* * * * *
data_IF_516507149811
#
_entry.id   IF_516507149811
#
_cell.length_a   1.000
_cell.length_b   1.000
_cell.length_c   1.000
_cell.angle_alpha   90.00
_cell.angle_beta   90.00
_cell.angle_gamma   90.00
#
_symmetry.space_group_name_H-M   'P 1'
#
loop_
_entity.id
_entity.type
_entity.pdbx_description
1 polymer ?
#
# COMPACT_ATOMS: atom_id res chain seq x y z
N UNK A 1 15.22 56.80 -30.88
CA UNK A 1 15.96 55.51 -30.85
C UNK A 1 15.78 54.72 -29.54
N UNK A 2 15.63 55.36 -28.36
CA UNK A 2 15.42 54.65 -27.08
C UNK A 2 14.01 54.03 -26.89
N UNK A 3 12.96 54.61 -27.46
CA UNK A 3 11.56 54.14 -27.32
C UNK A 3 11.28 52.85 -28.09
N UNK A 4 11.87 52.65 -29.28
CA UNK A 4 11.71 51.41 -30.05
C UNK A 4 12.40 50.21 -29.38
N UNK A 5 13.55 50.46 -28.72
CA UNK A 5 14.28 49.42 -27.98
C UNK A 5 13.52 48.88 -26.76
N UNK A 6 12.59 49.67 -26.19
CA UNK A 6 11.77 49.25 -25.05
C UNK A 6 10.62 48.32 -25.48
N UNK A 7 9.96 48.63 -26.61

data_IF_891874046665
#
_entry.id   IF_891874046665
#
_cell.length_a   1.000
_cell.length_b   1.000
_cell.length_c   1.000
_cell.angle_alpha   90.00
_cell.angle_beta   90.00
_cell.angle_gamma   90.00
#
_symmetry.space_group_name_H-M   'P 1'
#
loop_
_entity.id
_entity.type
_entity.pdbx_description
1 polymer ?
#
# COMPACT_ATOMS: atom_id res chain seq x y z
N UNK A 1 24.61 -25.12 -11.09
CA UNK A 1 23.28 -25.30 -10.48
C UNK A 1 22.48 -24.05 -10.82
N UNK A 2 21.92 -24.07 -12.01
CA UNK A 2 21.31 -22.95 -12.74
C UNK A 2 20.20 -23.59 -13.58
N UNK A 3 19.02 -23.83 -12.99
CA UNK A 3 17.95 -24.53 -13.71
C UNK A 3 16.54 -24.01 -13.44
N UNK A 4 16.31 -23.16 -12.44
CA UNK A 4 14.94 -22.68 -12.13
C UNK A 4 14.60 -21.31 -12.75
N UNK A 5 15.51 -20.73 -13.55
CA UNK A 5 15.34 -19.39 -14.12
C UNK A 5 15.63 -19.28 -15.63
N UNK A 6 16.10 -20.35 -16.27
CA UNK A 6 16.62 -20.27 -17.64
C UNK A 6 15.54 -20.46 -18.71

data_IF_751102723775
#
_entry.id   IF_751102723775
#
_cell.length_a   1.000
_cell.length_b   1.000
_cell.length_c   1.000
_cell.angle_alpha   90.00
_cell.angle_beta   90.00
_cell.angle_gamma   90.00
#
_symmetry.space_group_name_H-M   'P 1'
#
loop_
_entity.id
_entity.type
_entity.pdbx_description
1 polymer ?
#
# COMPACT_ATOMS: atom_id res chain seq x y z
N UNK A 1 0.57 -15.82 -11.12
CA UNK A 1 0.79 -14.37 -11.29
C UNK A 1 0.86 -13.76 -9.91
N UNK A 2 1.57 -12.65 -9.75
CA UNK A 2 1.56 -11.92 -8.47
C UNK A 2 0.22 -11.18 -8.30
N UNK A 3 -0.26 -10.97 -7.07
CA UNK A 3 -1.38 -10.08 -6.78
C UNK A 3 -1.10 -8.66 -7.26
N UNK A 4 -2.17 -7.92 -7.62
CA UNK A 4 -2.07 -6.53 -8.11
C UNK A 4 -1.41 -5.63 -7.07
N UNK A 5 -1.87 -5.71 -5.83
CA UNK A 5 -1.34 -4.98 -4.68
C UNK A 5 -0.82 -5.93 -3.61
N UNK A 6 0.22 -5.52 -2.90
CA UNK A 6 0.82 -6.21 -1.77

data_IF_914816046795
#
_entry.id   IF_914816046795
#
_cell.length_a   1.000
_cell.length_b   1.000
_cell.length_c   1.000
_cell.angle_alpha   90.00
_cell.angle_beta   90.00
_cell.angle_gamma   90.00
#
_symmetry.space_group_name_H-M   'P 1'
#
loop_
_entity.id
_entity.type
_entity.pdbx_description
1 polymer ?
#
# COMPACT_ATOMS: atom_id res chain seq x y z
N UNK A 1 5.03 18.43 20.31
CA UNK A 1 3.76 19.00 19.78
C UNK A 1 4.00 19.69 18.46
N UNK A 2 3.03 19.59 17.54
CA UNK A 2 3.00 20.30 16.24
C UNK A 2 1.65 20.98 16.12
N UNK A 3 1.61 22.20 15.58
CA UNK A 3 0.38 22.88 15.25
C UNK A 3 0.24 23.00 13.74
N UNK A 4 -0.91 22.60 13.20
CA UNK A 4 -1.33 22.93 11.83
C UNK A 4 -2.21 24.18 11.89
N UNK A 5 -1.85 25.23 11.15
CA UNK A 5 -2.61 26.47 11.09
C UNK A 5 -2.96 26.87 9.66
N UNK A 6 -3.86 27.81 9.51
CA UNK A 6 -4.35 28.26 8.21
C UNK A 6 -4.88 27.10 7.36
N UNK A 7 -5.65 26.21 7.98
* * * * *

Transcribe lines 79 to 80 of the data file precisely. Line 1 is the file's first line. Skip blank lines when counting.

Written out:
#
_entry.id   IF_751102723775